Satire

1450 Words6 Pages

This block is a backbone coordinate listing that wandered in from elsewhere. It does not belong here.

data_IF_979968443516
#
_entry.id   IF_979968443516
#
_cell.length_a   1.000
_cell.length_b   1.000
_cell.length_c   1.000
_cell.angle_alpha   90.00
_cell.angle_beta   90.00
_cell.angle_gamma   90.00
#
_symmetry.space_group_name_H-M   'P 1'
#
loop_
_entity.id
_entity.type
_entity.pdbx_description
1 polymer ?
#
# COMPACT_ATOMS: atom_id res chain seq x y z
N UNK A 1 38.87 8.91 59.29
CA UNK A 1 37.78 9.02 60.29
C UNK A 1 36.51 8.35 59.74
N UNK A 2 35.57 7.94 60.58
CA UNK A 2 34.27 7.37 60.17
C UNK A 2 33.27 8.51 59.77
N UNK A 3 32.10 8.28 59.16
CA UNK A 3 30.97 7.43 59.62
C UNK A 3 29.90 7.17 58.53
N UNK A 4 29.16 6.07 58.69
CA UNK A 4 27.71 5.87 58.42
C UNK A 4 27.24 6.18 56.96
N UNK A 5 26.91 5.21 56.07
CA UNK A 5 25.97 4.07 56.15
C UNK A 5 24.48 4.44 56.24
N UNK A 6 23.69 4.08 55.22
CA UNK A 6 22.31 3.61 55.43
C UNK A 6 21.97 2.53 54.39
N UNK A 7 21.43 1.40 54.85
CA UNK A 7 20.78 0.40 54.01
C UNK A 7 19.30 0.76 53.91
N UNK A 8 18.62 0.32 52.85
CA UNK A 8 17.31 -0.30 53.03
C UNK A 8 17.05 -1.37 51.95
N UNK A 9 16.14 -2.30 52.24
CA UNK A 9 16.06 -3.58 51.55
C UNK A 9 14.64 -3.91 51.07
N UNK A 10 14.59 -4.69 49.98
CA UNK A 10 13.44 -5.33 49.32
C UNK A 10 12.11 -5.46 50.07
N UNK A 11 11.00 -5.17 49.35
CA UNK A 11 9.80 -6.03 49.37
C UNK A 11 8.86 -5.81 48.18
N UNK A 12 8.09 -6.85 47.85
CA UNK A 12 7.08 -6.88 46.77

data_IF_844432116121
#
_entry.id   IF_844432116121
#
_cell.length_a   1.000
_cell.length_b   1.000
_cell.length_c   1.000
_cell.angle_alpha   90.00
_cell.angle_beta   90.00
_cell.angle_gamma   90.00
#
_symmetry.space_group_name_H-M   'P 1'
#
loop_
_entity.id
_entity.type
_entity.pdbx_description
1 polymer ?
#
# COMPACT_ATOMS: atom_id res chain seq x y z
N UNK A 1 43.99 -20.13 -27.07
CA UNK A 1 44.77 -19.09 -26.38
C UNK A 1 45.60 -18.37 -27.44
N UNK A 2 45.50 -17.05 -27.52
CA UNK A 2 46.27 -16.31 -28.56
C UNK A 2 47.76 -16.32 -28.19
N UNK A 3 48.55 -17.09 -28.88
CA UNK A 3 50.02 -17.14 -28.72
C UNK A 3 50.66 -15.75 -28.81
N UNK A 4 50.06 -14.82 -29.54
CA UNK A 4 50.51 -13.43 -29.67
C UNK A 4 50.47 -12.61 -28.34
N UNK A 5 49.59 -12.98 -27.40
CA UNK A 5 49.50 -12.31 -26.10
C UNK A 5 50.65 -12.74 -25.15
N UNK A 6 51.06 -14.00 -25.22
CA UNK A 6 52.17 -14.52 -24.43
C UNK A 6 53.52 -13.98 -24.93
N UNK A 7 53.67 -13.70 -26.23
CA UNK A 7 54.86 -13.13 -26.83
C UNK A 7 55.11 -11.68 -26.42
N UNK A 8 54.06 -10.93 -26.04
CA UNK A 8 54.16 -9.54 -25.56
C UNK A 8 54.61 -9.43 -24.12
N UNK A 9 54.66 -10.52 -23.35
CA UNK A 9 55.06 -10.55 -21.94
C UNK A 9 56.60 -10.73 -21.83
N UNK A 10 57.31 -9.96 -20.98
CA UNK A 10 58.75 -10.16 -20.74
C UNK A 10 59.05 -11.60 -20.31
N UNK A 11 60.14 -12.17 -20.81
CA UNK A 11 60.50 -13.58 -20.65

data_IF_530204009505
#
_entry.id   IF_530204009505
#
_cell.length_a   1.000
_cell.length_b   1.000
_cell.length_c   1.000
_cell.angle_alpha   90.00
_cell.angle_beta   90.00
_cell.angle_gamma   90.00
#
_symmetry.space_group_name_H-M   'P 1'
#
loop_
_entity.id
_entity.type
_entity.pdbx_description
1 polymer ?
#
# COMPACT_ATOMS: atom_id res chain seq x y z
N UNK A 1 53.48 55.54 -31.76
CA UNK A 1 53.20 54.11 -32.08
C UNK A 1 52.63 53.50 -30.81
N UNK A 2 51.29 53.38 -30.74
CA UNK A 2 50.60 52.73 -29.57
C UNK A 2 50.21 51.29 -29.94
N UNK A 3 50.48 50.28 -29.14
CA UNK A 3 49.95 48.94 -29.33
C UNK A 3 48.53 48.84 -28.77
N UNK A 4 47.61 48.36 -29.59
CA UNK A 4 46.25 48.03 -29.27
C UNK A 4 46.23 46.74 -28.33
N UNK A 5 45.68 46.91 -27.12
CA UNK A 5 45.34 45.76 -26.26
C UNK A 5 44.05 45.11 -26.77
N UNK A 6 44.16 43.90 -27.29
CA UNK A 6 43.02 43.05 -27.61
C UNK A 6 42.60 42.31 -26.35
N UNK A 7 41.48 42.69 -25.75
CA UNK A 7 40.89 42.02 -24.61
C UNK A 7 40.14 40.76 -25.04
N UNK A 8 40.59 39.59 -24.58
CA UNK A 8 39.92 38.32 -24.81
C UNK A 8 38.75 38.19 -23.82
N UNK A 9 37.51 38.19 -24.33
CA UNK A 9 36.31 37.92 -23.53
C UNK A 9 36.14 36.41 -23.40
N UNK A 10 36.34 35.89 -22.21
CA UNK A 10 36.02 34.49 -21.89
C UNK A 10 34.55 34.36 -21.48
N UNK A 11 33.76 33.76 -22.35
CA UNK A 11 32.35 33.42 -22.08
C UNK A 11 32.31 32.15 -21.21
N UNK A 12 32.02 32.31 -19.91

Satire is a great tool used by many writers and actors since ancient times. The earliest example that we know about is a script from 2nd millennium BC in Ancient Egypt (Definition: Satire) and since then has evolved into a great part of our society. Satire is used to point out the faults of human vice in order for change and reform in either of two ways. There is a very bitter Juvenalian or a mild and light Horatian. In order to fully understand these forms of satire, method, purpose, and applications will be addressed. The best ways to present satire is either through incongruity, parody, reversals, or exaggeration. When a writer presents incongruity, there are elements that are out of place, and they shouldn’t be there. This not only brings the attention on that item/idea but also shows how ridiculous it really is. This feeling is what inspires the change and without it, satire would not have been accomplished. If parody is used, the target of the satire is imitated in some absurd way. Some examples will do this with the object’s style; others will imitate techniques that make the audience realize how crazy and outrageous they really are. Once again this is the reason why it works, because it inspires the change in the target of the satire. Third, if reversals are used, the normal order of things is presented opposite of what they should be. This can be accomplished in roles, order of events, or even hierarchical order. This brings the attention on it specifically and shows absurdity, also inspiring change. The last method is exaggeration, where aspects are enlarged beyond reality in order to show its faults. This makes the audience dwell on the problems, and therefore what is needed to change it. As already men... ... middle of paper ... ... our society and without them, we would fall into our own stupidity. Works Cited Barry, Dave. "Up a Tree." MiamiHerald.com. Web. 14 Feb. 2012. Bearman. "Bearman Cartoon 2012 End of the World Again." Faq2012, End of the World 2012? Bearmancartoons. Web. 14 Feb. 2012. Golding, William. Lord of the Flies. New York: The Putnam Publishing Group, 1954. Print. Harris, Robert. "The Purpose and Method of Satire." VirtualSalt. Web. 13 Feb. 2012. n/d "Definition: Satire." Webster's Online Dictionary. Web. 10 Feb. 2012. n/d. "Jonathan Swift - A Modest Proposal." The Art Bin Magazine. Web. 13 Feb. 2012. n/d. "New Biography Reveals Einstein Devised Theory Of Relativity On Paper Because He Wasn't Smart Enough To Invent Microsoft Word." The Onion - America's Finest News Source. Web. 14 Feb. 2012. Nordquist, Richard. "Satire." Grammar and Composition. Web. 10 Feb. 2012.

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